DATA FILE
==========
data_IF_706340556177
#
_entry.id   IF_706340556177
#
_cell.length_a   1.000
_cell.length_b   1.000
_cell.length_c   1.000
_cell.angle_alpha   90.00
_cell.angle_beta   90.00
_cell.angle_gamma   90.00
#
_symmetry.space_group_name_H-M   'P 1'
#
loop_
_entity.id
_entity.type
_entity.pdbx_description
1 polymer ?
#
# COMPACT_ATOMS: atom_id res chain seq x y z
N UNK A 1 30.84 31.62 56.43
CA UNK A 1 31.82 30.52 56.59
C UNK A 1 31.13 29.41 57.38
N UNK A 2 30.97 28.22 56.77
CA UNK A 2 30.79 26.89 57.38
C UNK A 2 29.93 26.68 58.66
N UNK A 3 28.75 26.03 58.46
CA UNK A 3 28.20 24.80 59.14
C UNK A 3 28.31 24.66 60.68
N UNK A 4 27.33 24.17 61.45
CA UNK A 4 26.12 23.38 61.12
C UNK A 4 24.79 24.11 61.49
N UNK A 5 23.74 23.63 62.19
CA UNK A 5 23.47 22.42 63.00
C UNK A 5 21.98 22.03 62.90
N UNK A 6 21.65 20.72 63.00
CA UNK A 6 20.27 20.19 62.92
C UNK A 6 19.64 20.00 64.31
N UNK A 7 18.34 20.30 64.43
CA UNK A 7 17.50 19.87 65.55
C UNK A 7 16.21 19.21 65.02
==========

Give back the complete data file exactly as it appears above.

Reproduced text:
data_IF_706340556177
#
_entry.id   IF_706340556177
#
_cell.length_a   1.000
_cell.length_b   1.000
_cell.length_c   1.000
_cell.angle_alpha   90.00
_cell.angle_beta   90.00
_cell.angle_gamma   90.00
#
_symmetry.space_group_name_H-M   'P 1'
#
loop_
_entity.id
_entity.type
_entity.pdbx_description
1 polymer ?
#
# COMPACT_ATOMS: atom_id res chain seq x y z
N UNK A 1 30.84 31.62 56.43
CA UNK A 1 31.82 30.52 56.59
C UNK A 1 31.13 29.41 57.38
N UNK A 2 30.97 28.22 56.77
CA UNK A 2 30.79 26.89 57.38
C UNK A 2 29.93 26.68 58.66
N UNK A 3 28.75 26.03 58.46
CA UNK A 3 28.20 24.80 59.14
C UNK A 3 28.31 24.66 60.68
N UNK A 4 27.33 24.17 61.45
CA UNK A 4 26.12 23.38 61.12
C UNK A 4 24.79 24.11 61.49
N UNK A 5 23.74 23.63 62.19
CA UNK A 5 23.47 22.42 63.00
C UNK A 5 21.98 22.03 62.90
N UNK A 6 21.65 20.72 63.00
CA UNK A 6 20.27 20.19 62.92
C UNK A 6 19.64 20.00 64.31
N UNK A 7 18.34 20.30 64.43
CA UNK A 7 17.50 19.87 65.55
C UNK A 7 16.21 19.21 65.02